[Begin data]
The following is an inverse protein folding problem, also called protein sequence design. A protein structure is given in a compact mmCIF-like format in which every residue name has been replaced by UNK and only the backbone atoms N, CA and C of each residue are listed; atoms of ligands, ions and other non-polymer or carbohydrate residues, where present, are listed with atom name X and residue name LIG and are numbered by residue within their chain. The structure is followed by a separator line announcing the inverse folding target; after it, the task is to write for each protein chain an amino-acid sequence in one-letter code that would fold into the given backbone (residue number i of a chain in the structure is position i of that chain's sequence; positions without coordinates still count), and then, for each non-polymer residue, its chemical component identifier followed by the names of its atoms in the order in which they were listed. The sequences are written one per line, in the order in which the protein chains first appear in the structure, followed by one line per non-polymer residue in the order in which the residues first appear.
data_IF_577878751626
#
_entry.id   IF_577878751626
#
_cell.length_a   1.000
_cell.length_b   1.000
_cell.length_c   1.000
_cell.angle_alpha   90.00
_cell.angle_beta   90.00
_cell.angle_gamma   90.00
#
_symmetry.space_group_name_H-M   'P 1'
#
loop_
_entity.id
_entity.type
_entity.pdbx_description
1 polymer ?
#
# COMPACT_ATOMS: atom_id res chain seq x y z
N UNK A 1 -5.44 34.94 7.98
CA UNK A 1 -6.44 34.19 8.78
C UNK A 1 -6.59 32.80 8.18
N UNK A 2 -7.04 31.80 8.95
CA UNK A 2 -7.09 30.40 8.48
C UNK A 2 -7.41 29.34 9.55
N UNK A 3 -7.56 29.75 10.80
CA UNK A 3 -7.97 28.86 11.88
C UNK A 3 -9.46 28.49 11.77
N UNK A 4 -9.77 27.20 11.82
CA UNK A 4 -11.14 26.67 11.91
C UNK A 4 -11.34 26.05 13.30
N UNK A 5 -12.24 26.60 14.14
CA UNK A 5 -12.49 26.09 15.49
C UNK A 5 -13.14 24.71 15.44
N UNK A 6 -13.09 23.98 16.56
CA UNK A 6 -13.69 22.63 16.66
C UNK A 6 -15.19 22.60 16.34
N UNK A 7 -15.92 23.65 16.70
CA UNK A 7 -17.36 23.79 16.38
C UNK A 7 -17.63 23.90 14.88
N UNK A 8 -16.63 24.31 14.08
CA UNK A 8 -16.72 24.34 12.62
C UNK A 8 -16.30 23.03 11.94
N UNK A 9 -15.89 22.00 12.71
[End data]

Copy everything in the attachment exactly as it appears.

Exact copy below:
The following is an inverse protein folding problem, also called protein sequence design. A protein structure is given in a compact mmCIF-like format in which every residue name has been replaced by UNK and only the backbone atoms N, CA and C of each residue are listed; atoms of ligands, ions and other non-polymer or carbohydrate residues, where present, are listed with atom name X and residue name LIG and are numbered by residue within their chain. The structure is followed by a separator line announcing the inverse folding target; after it, the task is to write for each protein chain an amino-acid sequence in one-letter code that would fold into the given backbone (residue number i of a chain in the structure is position i of that chain's sequence; positions without coordinates still count), and then, for each non-polymer residue, its chemical component identifier followed by the names of its atoms in the order in which they were listed. The sequences are written one per line, in the order in which the protein chains first appear in the structure, followed by one line per non-polymer residue in the order in which the residues first appear.
data_IF_577878751626
#
_entry.id   IF_577878751626
#
_cell.length_a   1.000
_cell.length_b   1.000
_cell.length_c   1.000
_cell.angle_alpha   90.00
_cell.angle_beta   90.00
_cell.angle_gamma   90.00
#
_symmetry.space_group_name_H-M   'P 1'
#
loop_
_entity.id
_entity.type
_entity.pdbx_description
1 polymer ?
#
# COMPACT_ATOMS: atom_id res chain seq x y z
N UNK A 1 -5.44 34.94 7.98
CA UNK A 1 -6.44 34.19 8.78
C UNK A 1 -6.59 32.80 8.18
N UNK A 2 -7.04 31.80 8.95
CA UNK A 2 -7.09 30.40 8.48
C UNK A 2 -7.41 29.34 9.55
N UNK A 3 -7.56 29.75 10.80
CA UNK A 3 -7.97 28.86 11.88
C UNK A 3 -9.46 28.49 11.77
N UNK A 4 -9.77 27.20 11.82
CA UNK A 4 -11.14 26.67 11.91
C UNK A 4 -11.34 26.05 13.30
N UNK A 5 -12.24 26.60 14.14
CA UNK A 5 -12.49 26.09 15.49
C UNK A 5 -13.14 24.71 15.44
N UNK A 6 -13.09 23.98 16.56
CA UNK A 6 -13.69 22.63 16.66
C UNK A 6 -15.19 22.60 16.34
N UNK A 7 -15.92 23.65 16.70
CA UNK A 7 -17.36 23.79 16.38
C UNK A 7 -17.63 23.90 14.88
N UNK A 8 -16.63 24.31 14.08
CA UNK A 8 -16.72 24.34 12.62
C UNK A 8 -16.30 23.03 11.94
N UNK A 9 -15.89 22.00 12.71